By Catherine Wagley
By Catherine Wagley
By Wendy Gilmartin
By Jennifer Swann
By Claire de Dobay Rifelj
By L.A. Weekly critics
By Catherine Wagley
By Zachary Pincus-Roth
"Everything in here is made out of stuff that was mine.” Here is a tiny studio apartment — literally both — on the edge of Beverly Hills; everything refers to the assortment of postindustrial patchwork couture hanging from the ceiling, as well as some hefty minimalist plaster lumps on the floor; stuff includes the meticulously deconstructed remains of just about any clutter typical of contemporary urban life — superfluous clothing, towels, grocery bags, exercise mats, magazines, maps, tax documents and high school yearbooks. The speaker is conceptual artist China Adams, who, after more than a decade with Ace Gallery, has chosen to unveil her spring line of detritus wear at Steve Turner Contemporary, a few blocks west on Wilshire.
(Click to enlarge)
Alpine Meadow (2008)
“I was noticing that I was having a lot of crap built up that I wanted to get rid of,” Adams notes, “so I decided I was going to try to make clothes out of those things. But it’s a little bit more involved than that.” No shit. In addition to the outrageous array of mutant funk fashion, each garment is accompanied by a framed, notarized letter recounting the circumstances of the work’s genesis, alongside a holiday-snapshot-style image of Adams modeling the outfit; the snapshots are then digitally inserted into a stock landscape photo. Landscapes can be anywhere, from the Alps to an equatorial rice paddy. These low-income virtual-dream vacations — or Flights of Fancy, as her exhibition title classifies them — are the actual artworks; the clothes are just evidence left behind.
“It started with this idea that I had when I was in debt from all this health stuff [a bout with anemia], and just always scrounging for money, and never getting out of this small space. And then this thought I’ve always had about advertising: how so much of what people buy is an idea about what is going to happen when, like, ‘If I get the right gown and if I ever go to Cancun, this’ll look fabulous!’ And I wondered, could I create this whole thing all from right here? I do the pictures here, do the whole composites here, I print it here, the clothes are all made here. So it’s like this complete imagined exotic journey that all takes place in my apartment.”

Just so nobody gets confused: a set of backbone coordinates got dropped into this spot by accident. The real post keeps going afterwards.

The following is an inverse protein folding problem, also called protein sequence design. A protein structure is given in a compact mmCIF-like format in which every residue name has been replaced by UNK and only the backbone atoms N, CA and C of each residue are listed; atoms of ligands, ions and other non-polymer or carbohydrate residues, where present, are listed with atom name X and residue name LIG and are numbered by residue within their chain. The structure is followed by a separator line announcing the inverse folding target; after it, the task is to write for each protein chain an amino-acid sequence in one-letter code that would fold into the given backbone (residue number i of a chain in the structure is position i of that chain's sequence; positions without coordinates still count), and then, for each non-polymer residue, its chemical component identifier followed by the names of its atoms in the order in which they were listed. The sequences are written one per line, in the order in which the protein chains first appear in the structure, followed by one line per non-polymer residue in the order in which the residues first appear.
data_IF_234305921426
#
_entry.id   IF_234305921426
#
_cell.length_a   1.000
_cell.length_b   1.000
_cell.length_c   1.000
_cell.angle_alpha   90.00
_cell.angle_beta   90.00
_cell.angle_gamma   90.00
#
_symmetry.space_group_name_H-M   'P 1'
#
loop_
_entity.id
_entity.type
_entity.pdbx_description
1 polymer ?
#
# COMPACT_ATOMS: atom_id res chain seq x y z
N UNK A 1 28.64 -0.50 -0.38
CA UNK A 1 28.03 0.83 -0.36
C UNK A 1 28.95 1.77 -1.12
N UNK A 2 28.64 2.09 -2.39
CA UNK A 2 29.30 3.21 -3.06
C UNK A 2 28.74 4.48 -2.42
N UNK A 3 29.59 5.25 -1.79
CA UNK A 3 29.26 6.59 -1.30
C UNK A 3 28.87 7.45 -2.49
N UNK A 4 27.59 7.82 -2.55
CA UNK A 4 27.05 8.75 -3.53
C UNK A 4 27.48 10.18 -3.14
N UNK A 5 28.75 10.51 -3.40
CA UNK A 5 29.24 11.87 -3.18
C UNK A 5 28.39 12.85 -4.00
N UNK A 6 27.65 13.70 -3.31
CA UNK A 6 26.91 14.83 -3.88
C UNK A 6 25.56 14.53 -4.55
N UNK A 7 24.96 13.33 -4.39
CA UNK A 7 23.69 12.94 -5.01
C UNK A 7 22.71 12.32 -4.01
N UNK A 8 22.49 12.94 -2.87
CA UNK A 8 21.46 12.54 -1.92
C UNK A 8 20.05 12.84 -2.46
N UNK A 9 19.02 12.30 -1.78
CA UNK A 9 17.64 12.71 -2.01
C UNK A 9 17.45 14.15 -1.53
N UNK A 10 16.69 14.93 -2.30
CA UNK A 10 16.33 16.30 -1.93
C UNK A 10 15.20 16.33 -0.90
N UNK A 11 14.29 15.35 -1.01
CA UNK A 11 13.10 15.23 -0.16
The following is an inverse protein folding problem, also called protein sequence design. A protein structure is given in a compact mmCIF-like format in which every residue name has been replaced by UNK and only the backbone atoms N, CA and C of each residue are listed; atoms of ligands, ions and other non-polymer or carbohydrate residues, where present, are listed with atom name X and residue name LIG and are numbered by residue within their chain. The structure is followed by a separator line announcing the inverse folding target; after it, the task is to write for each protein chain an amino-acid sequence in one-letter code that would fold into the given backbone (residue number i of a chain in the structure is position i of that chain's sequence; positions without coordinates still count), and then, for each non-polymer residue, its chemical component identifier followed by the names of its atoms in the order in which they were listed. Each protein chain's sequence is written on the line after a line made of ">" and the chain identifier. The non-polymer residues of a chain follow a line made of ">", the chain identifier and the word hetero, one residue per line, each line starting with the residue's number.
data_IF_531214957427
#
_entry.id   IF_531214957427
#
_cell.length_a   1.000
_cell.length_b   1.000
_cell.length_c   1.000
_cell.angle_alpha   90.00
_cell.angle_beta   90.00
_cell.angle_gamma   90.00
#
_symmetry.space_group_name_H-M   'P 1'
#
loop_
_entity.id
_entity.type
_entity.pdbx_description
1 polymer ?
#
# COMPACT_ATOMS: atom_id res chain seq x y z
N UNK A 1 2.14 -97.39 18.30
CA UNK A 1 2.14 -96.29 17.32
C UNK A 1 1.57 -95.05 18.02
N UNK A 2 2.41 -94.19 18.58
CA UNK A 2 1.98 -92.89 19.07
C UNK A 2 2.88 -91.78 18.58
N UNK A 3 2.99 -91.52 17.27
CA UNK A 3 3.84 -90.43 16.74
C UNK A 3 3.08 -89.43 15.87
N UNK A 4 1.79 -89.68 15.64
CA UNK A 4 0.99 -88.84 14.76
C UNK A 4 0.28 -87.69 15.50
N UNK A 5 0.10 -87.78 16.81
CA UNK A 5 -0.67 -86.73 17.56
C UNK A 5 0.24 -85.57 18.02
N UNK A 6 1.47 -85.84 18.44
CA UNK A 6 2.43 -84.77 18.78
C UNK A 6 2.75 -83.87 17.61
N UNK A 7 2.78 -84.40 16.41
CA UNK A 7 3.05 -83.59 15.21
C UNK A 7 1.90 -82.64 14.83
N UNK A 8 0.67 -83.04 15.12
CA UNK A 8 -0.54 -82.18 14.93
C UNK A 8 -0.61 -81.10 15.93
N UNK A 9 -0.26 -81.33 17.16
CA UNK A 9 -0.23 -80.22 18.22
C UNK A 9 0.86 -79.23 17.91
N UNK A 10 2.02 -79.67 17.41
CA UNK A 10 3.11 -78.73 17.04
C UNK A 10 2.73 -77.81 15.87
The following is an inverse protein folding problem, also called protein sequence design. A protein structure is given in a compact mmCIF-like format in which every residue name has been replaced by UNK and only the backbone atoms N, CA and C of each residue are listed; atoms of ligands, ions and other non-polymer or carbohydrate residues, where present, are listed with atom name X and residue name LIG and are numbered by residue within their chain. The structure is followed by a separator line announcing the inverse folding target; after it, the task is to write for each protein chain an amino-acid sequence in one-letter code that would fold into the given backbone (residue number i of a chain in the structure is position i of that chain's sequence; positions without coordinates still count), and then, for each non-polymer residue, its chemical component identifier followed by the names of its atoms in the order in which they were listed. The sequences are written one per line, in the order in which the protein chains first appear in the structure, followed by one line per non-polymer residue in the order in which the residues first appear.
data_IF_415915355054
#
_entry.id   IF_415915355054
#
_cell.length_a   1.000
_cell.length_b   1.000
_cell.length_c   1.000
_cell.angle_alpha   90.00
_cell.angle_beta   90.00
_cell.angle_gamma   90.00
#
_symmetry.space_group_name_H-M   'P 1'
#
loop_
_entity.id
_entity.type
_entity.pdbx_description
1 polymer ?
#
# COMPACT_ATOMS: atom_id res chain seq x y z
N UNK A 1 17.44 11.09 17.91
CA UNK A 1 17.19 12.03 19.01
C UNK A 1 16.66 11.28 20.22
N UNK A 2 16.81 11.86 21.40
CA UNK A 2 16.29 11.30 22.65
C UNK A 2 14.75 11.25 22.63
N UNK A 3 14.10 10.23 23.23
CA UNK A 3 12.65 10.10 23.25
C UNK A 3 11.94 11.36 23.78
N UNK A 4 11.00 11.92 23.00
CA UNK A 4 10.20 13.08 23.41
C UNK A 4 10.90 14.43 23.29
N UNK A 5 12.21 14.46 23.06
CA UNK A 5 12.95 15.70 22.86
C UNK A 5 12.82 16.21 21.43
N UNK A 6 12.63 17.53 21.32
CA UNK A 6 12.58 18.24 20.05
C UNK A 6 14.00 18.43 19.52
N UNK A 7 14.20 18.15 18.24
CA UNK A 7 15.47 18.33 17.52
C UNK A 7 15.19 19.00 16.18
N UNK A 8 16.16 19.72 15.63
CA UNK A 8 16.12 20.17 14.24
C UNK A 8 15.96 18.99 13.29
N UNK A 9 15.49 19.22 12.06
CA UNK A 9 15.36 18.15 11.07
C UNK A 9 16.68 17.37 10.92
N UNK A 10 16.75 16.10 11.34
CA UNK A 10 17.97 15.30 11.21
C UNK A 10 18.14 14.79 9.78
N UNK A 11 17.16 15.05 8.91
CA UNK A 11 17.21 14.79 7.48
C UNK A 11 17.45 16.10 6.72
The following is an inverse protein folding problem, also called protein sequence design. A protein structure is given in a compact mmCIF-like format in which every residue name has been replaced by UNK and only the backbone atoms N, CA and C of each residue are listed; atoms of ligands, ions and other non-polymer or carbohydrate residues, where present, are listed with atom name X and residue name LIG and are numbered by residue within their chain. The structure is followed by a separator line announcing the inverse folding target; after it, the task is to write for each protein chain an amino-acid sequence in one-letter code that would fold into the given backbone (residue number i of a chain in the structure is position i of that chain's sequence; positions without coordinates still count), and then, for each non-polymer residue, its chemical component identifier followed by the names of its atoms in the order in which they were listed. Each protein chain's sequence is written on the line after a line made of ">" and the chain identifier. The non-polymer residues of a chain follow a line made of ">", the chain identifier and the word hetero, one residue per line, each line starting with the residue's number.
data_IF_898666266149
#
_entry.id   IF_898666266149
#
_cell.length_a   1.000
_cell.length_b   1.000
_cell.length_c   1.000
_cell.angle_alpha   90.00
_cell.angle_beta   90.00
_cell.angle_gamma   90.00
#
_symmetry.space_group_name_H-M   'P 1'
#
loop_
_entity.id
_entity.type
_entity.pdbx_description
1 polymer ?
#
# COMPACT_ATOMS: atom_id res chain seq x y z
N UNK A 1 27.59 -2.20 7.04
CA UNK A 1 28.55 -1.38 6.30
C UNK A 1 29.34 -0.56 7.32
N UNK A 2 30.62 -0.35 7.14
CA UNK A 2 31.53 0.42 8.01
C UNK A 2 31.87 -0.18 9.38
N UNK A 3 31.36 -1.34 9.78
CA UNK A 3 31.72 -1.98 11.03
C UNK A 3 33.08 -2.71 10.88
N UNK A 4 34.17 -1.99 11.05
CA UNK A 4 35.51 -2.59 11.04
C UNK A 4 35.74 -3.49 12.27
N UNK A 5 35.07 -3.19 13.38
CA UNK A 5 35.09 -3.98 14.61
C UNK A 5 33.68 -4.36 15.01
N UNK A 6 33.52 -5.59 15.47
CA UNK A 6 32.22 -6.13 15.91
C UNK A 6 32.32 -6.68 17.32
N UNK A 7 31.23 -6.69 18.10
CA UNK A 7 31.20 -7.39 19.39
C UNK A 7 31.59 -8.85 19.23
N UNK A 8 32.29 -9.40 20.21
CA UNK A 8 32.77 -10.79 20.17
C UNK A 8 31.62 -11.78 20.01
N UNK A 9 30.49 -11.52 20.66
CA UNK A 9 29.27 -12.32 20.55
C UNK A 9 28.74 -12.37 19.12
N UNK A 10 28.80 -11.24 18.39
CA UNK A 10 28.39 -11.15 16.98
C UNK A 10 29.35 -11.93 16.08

This ad absurdum DIY philosophy will come as no surprise to anyone familiar with Adams’ oeuvre. At 30-something, she boasts an unusually long string of solo exhibits — due to the fact that her first was at age 23, while she was still attending UCLA as an undergraduate. Her pivotal work was a classic in what might be called stripped-down performative design — the kind of event that derives a wealth of conceptual significance and emotional impact from a slight shift of the spatial relationship between 2- or 3-D objects. (Think Chris Burden’s arm and a copper-jacket .22 long-rifle bullet or Jeffrey Vallance’s relocation of Blinky the Friendly Hen from supermarket display to pet cemetery.)
In Adams’ Official Cannibal Status (1993), the object in question was a tiny chunk of human flesh donated by a fellow student, which Adams — a vegetarian since childhood — displaced into her digestive tract in front of witnesses, then documented with a framed, notarized affidavit, triggering one of our species’ deepest taboos with a clinical and bureaucratic dispassion bridling with Kafkaesque irony. The elegant formal economy of Adams’ gesture notwithstanding, it was the work’s unrepentant theatricality, outrageous humor and narrative conceit that made it remarkable in the dry context of conceptualist-art practice. It doesn’t get much juicier than raw meat.